Ryan Cote:

We’re into that. I mean, I think everyone has their own morning routine. Like, you know, I think just getting up there and getting out of bed and putting your feet on the floor and taking some deep breaths and thinking about what you’re grateful for, whatever the case is or who you’re grateful for. I think that could be a morning routine in itself. I think there’s a lot of similarities with what you said and what I do. So I think in terms of creating a morning routine, it really just has to be like, what works best for you and what goals are, and how the morning routine ties into your goals. So thanks for sharing that. So what does a perfect day look like for you?

Keelie Reason:

Well, you know what’s amazing is that we worked very hard and made a lot of sacrifices and hustle quite a bit to be able to have our perfect day, most days. Now obviously, the pandemic has made a little bit of change in what my perfect day would look like every day, but mostly we still get to live that. And for me, flexibility, the thought of a nine to five job really does give me a lot of anxiety and dread. And I did work a nine to five job for about two years when I was in college and I hated it. So I was like, I will never do this. I want a life where I can be available and flexible, work on things that I want to work on every day, and still have the ability to be there for my kids. So I am, right now they’re remote learning because the schools can’t reopen or whatever. And because of the job and life and vision we’ve always had, we’re here for them. It’s not affecting my ability to work, but also I can be there for them. I don’t have to leave them at home and hope that they just make it on their own while I’m gone.

Ryan Cote:

I think being crystal clear on what a perfect day looks like for you, I think that’s really important. Something that I didn’t take too seriously until semi-recently like literally writing out like, okay, what is… Not that every day is gonna be perfect of course, but what are the elements of a perfect day that if you checked off all the boxes of each element, by the end of the day, that means you’ve had a perfect day. So I think being crystal clear on that is very important. So let’s talk about R5. You said it was accidental. So it sounds like you didn’t mean to obviously start the business. It wasn’t intentional, but it sounds like it just grew. Can you talk a little bit about why it was accidental? Like what did that path look like to get you to where you are now?

Keelie Reason:

You know, I always wanted to be a stay at home mom ever since I was a teenager, my mom stayed home with us. I mean, it was just so beneficial to me, I could just feel that even at that age. She went to work when I was 16, I was the youngest. So I kind of felt her leaving. And I was like, I really want to be home with my kids and make that my main priority while they’re being grown. So I always expected to find like five gig kind of work cause I watched my mom do that. She was a self-taught seamstress and she would sow for people and teach piano and she was self-taught in that. So I just watched her teach yourself how to do things and then turn that into side money. So I always wanted to do that and it was very hard. I couldn’t find anything. I tried all kinds of stuff, embroidery and I mean, I just did all of this crafting.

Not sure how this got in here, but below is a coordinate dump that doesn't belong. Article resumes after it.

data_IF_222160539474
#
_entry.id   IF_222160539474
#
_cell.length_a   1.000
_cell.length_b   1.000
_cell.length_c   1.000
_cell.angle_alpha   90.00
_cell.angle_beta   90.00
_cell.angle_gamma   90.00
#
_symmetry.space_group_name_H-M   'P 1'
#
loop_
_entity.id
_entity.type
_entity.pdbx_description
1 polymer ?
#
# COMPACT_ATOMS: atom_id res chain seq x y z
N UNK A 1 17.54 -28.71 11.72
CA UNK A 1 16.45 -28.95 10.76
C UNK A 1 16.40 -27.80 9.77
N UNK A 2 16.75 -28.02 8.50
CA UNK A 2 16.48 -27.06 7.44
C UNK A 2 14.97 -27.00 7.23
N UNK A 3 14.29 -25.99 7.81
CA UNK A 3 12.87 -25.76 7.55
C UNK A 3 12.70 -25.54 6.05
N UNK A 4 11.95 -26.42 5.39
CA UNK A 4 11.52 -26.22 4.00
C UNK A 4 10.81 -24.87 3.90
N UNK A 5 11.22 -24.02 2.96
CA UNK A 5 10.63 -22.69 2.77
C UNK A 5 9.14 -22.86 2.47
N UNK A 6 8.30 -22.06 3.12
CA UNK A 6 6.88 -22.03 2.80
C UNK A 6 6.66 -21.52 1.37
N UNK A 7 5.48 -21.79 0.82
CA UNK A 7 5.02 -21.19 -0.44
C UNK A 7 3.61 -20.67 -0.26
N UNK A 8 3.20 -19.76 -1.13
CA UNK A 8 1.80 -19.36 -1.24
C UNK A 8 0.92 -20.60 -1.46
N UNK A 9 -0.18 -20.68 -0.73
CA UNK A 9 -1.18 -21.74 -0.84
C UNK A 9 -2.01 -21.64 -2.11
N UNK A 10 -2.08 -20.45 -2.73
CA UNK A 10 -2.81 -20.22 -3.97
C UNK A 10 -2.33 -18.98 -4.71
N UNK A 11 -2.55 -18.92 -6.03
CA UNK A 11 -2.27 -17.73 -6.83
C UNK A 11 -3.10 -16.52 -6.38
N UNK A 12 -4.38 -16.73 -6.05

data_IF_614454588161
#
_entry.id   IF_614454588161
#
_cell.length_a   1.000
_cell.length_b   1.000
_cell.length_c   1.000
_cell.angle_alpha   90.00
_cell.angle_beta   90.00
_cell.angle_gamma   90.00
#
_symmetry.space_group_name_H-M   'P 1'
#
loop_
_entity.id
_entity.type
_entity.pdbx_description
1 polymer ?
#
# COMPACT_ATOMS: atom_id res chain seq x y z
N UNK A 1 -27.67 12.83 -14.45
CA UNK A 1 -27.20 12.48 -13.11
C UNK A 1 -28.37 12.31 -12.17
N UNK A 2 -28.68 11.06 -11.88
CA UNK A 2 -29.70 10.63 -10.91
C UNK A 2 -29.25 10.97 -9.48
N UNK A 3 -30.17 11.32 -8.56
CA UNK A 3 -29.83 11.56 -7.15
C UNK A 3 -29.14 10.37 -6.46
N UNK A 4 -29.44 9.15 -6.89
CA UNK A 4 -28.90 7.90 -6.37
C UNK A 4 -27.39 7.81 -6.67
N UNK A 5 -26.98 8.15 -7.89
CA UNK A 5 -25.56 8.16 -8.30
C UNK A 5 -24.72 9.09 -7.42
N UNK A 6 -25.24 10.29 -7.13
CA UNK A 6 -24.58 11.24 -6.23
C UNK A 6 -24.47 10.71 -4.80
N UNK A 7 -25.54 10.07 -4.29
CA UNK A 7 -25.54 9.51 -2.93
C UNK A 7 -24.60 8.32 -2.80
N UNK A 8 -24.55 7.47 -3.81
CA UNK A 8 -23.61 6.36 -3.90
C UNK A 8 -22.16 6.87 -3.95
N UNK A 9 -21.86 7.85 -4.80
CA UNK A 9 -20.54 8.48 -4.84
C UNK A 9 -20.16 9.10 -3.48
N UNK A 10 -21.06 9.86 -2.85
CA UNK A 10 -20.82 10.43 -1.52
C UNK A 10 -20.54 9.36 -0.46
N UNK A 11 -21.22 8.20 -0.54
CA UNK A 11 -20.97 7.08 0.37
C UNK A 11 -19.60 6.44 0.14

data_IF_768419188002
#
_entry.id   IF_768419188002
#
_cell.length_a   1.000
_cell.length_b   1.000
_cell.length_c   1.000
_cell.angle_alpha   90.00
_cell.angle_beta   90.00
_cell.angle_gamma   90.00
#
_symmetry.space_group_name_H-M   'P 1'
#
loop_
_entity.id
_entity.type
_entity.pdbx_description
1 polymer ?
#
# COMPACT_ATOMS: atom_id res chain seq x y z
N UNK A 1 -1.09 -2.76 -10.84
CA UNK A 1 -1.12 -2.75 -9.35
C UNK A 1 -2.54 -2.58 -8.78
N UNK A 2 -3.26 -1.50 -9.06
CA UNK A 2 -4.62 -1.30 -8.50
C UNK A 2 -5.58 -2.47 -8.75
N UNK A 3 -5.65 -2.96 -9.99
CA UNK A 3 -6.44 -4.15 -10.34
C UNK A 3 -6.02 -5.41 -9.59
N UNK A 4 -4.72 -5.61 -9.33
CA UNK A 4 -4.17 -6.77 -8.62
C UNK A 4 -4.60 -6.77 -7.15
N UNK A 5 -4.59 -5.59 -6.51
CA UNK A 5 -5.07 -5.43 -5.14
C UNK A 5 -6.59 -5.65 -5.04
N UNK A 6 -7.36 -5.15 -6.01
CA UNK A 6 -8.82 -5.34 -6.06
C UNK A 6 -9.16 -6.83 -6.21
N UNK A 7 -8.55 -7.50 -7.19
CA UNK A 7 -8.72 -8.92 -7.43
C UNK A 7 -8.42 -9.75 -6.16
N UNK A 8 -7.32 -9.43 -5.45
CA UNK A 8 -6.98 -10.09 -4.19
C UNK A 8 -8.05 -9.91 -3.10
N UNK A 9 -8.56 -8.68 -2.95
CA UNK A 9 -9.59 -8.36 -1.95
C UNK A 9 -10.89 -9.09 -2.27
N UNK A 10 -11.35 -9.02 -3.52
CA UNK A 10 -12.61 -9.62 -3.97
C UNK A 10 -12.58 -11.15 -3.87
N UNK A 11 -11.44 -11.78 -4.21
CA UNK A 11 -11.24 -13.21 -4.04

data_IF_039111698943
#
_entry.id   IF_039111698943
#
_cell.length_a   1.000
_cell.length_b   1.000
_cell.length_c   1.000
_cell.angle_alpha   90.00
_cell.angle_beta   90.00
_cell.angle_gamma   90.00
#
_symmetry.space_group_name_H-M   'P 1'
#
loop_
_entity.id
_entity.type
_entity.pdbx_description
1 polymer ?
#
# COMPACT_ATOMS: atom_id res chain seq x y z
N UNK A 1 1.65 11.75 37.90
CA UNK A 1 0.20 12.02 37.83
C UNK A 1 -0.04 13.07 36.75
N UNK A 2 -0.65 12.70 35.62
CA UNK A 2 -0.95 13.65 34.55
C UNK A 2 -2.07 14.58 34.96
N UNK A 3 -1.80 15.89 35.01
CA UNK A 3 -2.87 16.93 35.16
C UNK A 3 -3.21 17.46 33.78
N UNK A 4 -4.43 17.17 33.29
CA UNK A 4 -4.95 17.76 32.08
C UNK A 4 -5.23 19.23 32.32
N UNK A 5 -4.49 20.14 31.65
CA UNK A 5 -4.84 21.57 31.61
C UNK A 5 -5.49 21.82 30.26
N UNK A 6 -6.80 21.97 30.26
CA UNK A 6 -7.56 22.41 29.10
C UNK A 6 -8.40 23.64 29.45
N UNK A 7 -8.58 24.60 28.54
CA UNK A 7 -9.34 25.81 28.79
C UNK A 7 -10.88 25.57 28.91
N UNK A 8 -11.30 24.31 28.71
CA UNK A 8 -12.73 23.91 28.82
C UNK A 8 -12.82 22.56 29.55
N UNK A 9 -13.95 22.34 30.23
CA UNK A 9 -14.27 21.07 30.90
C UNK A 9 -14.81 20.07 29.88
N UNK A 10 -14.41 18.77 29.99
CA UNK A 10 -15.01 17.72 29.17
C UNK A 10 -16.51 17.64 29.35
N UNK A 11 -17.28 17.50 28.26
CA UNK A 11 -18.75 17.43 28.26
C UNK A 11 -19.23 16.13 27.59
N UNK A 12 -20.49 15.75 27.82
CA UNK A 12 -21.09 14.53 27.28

I did all these things and one day I found an outlet that people paid me to write. It was fantastic, I didn’t even know this. I wanted to be a writer since I was a kid, but I never pursued it because when we were kids, you would have to be a professional to do that. Like you’d have to work for news stations and magazines, but then here came the internet and anyone can add content to the internet. So the flood gates opened. I had no clue, anything about this industry, and it just grew and grew and people would ask me if I could do stuff and I would always be like, sure. And then I would like, get off the phone and go Google how to do whatever the thing was because we really needed the money. I couldn’t say no. So I just taught myself how to do everything. If they said, can you do it? I was like, yes.

Ryan Cote:

What’s been the hardest thing? Obviously, most business things aren’t super smooth. So I’m actually going to hit you with a two-part question here. What’s the hardest thing that you had to deal with in the business and then throughout the business, have you learned any sort of tips or tricks or it can be from the way you process the work or the way you manage your team or anything like that?

Keelie Reason:

I would say probably the hardest thing was changing my mindset from being a DIYer in the business because I am a DIY person. Like that’s my nature, I want to do it myself. I don’t want to rely on other people, which is part of it. And that’s just like an emotional issue. But in the business, I’ve found that if I couldn’t do it, I had to find people who could, or if I didn’t want to do it. And that’s where it eventually grew. Like if I don’t feel like doing a tap, I won’t say no to the client. I just get someone else who likes doing that kind of thing on my team to do it. So being able to realize that I couldn’t limit myself or shouldn’t limit myself because I didn’t know how to do things or didn’t have time or didn’t want to, I needed to be willing to pay others to do that.